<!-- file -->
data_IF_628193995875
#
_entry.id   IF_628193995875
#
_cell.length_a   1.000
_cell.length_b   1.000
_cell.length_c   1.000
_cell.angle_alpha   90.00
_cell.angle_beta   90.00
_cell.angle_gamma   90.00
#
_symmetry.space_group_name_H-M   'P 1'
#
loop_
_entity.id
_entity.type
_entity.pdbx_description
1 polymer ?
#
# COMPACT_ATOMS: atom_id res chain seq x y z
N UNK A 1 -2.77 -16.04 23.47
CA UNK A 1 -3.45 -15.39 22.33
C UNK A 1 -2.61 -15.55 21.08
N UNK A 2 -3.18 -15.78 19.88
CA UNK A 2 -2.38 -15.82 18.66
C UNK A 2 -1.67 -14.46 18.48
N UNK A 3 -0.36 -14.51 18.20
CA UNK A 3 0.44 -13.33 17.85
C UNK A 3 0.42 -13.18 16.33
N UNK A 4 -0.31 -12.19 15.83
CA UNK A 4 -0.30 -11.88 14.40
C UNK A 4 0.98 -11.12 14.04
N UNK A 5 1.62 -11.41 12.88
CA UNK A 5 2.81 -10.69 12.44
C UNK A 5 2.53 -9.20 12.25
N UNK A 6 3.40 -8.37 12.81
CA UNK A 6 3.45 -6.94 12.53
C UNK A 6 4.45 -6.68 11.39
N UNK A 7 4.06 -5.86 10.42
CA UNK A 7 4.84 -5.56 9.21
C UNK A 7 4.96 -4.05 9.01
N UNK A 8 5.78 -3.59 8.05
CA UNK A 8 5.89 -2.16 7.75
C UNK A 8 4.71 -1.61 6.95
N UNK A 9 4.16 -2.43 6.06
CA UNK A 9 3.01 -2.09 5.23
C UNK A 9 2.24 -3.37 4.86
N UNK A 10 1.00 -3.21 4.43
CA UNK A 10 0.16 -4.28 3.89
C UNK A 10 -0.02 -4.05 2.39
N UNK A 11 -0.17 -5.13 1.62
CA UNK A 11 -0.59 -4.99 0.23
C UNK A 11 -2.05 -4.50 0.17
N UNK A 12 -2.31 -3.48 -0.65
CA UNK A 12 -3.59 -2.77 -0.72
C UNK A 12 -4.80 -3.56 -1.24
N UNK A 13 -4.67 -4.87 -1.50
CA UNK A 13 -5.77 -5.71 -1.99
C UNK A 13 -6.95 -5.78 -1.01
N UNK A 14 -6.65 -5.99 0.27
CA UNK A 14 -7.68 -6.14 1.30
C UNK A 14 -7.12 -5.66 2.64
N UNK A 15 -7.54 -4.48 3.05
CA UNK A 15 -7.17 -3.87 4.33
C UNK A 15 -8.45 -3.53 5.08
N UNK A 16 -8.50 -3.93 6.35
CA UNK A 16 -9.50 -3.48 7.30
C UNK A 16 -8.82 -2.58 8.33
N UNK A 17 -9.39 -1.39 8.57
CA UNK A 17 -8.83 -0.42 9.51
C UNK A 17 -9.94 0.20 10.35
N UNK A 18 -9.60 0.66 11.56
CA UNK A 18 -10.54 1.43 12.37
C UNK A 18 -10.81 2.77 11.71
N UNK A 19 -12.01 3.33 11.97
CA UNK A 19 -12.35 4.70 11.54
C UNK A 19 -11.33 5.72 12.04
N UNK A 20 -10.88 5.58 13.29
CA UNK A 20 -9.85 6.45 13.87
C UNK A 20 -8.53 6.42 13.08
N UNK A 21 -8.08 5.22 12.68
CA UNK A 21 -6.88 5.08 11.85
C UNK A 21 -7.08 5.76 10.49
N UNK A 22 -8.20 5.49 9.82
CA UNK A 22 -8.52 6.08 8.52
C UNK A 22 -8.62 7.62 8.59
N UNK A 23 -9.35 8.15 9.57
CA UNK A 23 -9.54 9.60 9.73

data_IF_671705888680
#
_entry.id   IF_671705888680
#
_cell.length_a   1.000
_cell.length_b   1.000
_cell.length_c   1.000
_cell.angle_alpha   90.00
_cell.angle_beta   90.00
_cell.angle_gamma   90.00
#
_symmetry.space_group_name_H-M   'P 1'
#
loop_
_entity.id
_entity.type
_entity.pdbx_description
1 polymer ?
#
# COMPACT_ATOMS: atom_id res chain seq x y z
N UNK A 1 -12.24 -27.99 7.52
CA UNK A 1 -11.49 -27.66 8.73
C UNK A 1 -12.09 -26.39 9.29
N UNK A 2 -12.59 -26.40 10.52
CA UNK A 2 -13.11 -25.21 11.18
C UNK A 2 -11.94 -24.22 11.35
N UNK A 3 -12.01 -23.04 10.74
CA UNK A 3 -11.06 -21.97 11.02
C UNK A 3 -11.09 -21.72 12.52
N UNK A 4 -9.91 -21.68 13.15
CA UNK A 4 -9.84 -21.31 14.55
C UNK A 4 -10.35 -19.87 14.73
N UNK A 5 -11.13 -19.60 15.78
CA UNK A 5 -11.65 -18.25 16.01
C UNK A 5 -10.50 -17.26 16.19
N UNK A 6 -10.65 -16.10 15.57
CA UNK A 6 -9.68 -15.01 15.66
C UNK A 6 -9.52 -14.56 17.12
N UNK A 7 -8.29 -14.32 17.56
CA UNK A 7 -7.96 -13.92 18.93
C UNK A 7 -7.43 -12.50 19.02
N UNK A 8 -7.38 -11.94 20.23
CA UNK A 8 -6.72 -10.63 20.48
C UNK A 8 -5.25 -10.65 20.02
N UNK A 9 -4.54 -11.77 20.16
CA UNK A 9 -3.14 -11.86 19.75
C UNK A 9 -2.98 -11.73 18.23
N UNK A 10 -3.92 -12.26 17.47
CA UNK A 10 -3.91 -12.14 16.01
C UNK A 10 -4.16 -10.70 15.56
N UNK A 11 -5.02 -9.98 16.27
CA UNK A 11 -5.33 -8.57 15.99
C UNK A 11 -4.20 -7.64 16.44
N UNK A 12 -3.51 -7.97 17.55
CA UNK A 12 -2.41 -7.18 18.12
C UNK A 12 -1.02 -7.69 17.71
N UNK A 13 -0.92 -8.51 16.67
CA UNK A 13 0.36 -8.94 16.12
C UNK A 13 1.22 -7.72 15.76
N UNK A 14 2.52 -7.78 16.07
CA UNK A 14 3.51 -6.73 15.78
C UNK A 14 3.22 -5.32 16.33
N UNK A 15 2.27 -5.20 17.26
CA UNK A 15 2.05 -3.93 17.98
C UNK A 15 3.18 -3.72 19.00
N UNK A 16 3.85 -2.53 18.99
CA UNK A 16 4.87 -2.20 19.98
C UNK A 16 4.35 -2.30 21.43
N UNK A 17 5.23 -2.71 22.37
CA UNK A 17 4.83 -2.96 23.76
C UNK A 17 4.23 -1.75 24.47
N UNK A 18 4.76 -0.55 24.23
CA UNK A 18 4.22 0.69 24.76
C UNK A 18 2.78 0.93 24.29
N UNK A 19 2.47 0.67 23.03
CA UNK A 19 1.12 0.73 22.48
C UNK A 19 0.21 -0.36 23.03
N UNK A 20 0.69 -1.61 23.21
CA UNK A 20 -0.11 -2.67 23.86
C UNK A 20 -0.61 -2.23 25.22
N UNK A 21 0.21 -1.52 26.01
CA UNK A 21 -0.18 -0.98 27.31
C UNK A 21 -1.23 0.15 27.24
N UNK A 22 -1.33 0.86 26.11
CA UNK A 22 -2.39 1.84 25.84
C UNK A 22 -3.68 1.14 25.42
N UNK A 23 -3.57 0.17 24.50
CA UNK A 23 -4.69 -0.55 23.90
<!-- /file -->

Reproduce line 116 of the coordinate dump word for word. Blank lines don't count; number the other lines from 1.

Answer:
CA UNK A 3 -11.06 -21.97 11.02